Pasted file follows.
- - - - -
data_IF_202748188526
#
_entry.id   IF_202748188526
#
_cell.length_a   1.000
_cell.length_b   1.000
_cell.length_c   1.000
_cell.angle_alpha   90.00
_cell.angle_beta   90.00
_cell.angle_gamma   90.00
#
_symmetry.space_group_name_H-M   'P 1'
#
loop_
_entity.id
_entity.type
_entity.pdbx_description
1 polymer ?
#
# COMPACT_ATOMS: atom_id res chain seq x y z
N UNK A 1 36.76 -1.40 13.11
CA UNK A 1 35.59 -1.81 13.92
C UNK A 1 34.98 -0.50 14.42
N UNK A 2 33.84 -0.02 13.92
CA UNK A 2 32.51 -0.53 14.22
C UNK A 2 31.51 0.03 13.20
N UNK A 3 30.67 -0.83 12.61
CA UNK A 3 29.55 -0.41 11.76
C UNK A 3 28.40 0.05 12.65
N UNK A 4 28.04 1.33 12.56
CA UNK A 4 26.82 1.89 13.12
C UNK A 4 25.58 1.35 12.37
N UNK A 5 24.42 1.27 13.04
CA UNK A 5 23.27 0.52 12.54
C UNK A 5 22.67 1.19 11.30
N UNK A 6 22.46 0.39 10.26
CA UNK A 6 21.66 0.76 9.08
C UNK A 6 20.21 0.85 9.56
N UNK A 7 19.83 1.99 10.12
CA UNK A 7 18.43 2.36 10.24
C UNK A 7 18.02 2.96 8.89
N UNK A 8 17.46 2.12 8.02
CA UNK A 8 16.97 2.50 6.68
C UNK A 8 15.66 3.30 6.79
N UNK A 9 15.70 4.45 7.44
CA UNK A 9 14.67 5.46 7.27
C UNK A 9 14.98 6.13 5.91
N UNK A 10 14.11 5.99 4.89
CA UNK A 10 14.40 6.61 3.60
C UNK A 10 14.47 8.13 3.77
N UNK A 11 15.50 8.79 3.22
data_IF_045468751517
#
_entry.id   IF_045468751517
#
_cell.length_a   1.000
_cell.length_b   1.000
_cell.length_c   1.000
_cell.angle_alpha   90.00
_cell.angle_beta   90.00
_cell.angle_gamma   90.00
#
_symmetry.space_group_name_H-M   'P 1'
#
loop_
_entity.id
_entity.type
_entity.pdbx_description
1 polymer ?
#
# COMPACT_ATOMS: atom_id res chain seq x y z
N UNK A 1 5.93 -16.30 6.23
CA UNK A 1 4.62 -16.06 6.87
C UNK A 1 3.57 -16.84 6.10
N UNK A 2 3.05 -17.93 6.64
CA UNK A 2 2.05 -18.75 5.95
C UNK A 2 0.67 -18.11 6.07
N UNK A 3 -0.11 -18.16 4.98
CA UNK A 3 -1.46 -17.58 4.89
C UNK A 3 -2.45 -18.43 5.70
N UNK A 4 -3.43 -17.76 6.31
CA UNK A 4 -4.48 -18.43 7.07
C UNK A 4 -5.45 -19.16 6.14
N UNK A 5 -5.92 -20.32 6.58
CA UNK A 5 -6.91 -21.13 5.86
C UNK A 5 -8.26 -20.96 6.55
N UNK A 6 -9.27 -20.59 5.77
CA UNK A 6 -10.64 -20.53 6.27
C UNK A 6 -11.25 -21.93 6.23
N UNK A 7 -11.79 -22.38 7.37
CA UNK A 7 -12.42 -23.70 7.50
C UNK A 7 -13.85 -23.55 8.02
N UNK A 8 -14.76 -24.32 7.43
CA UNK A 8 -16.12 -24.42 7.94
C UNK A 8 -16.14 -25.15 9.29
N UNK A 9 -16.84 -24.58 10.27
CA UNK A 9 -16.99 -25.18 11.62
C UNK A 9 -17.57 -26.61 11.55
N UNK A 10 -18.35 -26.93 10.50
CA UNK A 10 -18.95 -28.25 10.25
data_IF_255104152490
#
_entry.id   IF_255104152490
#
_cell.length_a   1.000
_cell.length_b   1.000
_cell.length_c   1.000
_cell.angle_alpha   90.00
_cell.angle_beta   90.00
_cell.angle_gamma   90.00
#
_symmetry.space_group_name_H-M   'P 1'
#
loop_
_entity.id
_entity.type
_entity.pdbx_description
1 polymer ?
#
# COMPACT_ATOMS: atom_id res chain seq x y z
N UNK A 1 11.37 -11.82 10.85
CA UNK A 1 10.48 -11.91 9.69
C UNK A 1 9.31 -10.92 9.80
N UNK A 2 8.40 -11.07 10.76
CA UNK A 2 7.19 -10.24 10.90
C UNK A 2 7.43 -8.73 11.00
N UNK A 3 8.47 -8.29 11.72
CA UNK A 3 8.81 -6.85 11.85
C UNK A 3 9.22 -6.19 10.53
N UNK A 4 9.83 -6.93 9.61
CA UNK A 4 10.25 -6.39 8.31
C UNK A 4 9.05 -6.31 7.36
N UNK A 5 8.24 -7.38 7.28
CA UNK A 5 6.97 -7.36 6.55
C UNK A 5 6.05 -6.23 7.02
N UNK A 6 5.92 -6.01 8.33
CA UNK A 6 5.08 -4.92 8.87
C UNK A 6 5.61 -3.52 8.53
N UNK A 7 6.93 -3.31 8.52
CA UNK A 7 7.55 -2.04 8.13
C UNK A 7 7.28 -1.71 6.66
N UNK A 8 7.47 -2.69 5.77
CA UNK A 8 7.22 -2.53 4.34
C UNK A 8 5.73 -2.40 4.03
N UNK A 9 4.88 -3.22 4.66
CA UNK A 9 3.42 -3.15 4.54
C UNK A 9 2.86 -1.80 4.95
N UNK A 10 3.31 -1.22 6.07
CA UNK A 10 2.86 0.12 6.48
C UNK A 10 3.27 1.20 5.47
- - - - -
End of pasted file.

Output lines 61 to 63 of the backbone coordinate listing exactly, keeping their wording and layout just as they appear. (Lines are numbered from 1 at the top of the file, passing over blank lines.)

_cell.angle_gamma   90.00
#
_symmetry.space_group_name_H-M   'P 1'